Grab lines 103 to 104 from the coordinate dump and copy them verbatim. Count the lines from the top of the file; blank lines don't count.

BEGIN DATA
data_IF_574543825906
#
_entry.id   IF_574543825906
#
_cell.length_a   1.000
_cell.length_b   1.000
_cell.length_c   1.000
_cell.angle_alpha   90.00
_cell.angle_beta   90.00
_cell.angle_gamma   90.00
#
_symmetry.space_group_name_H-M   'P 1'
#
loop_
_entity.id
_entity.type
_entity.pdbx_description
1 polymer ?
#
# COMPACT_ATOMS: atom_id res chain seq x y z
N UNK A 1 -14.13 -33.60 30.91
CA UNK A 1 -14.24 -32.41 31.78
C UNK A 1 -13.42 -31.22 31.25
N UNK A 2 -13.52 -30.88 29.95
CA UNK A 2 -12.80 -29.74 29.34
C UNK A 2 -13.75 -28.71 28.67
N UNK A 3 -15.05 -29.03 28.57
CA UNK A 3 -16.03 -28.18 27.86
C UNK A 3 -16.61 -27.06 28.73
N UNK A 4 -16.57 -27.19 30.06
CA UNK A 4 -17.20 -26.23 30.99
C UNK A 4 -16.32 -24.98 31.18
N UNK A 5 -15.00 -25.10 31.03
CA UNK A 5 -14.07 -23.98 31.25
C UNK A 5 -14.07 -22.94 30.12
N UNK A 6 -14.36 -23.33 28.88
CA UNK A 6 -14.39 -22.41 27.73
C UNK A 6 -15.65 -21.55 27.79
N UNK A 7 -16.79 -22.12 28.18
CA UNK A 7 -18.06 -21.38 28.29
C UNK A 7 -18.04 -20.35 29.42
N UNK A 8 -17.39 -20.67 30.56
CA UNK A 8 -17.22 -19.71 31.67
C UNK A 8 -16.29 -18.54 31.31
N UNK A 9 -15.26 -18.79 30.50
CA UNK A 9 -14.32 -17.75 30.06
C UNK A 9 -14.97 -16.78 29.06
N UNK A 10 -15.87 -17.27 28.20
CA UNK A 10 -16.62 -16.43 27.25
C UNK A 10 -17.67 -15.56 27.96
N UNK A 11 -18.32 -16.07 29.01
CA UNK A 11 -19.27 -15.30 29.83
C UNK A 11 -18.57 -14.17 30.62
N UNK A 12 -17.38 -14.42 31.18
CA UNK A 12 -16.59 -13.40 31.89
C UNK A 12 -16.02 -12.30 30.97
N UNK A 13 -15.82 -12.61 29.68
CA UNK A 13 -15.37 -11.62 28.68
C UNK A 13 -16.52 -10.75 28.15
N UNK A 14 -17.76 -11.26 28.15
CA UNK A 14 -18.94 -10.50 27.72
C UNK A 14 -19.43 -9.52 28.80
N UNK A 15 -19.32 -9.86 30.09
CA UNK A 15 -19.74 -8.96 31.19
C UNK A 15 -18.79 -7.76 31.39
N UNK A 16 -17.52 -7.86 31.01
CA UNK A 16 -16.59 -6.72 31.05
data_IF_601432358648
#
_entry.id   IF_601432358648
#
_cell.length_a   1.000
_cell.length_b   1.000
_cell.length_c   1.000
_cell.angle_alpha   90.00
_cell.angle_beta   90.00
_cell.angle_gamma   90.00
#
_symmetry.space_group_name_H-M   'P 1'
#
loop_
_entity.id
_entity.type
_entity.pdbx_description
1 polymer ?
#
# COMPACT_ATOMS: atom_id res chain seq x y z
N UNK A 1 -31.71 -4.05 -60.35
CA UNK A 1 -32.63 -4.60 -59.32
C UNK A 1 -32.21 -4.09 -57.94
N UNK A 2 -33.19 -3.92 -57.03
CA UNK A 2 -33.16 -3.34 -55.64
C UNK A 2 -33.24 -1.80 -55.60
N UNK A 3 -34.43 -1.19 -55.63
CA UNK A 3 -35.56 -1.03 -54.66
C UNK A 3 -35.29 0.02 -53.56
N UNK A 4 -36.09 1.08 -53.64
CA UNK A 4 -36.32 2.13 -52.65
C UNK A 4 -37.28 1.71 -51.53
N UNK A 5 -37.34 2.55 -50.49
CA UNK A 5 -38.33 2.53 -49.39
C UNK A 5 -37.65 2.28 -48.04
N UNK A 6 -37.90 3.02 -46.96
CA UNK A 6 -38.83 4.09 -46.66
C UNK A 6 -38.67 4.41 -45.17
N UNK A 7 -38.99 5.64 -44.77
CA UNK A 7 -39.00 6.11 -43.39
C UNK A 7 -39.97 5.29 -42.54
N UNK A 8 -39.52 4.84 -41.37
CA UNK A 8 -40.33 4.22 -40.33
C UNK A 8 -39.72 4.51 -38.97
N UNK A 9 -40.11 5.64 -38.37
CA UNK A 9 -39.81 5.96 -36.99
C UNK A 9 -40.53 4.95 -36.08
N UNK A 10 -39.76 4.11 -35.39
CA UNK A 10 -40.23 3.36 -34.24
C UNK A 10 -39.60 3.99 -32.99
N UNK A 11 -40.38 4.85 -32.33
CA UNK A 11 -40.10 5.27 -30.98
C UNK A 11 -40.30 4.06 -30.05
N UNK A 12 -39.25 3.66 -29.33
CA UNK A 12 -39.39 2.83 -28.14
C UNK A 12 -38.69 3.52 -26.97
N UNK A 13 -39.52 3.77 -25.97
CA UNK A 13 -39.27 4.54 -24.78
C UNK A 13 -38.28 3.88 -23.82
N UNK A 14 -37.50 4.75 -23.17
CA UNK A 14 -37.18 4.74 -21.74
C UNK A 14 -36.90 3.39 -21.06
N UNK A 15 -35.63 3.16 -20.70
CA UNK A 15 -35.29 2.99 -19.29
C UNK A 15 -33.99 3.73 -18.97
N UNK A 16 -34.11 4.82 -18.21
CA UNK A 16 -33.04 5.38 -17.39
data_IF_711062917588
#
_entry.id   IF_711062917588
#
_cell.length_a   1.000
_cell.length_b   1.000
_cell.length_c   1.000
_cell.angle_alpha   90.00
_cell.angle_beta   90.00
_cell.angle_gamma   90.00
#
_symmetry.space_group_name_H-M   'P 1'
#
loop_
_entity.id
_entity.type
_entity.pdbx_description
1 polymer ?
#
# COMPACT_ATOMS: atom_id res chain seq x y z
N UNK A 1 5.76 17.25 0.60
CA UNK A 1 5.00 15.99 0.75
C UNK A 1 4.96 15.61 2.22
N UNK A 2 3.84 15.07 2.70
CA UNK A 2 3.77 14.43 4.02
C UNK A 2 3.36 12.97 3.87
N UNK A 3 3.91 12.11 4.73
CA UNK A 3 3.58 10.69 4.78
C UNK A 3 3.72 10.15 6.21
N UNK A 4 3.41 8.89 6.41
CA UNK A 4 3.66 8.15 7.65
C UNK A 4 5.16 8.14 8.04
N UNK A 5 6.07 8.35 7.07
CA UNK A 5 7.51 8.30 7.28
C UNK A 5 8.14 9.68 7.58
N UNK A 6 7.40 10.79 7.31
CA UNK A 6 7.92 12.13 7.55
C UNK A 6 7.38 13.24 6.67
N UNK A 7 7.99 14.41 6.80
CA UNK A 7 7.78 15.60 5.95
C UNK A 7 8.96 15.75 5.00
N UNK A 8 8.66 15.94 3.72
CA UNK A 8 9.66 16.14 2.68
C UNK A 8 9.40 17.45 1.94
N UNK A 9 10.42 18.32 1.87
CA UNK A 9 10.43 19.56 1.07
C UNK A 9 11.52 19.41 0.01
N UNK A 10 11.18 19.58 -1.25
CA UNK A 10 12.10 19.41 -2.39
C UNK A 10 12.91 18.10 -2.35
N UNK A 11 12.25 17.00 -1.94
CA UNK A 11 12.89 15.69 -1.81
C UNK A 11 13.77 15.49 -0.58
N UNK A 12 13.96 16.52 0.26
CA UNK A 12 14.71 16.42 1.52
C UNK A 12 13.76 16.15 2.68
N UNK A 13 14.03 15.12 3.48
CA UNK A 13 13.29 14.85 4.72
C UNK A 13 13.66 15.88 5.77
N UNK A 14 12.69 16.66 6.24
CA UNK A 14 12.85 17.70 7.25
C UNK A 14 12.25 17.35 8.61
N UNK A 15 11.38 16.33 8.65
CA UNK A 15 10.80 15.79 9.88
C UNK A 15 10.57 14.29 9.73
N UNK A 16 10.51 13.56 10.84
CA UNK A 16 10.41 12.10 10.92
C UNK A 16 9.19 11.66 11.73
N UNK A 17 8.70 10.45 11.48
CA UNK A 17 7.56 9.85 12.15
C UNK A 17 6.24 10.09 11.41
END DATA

N UNK A 6 -37.90 3.02 -46.96
CA UNK A 6 -38.83 4.09 -46.66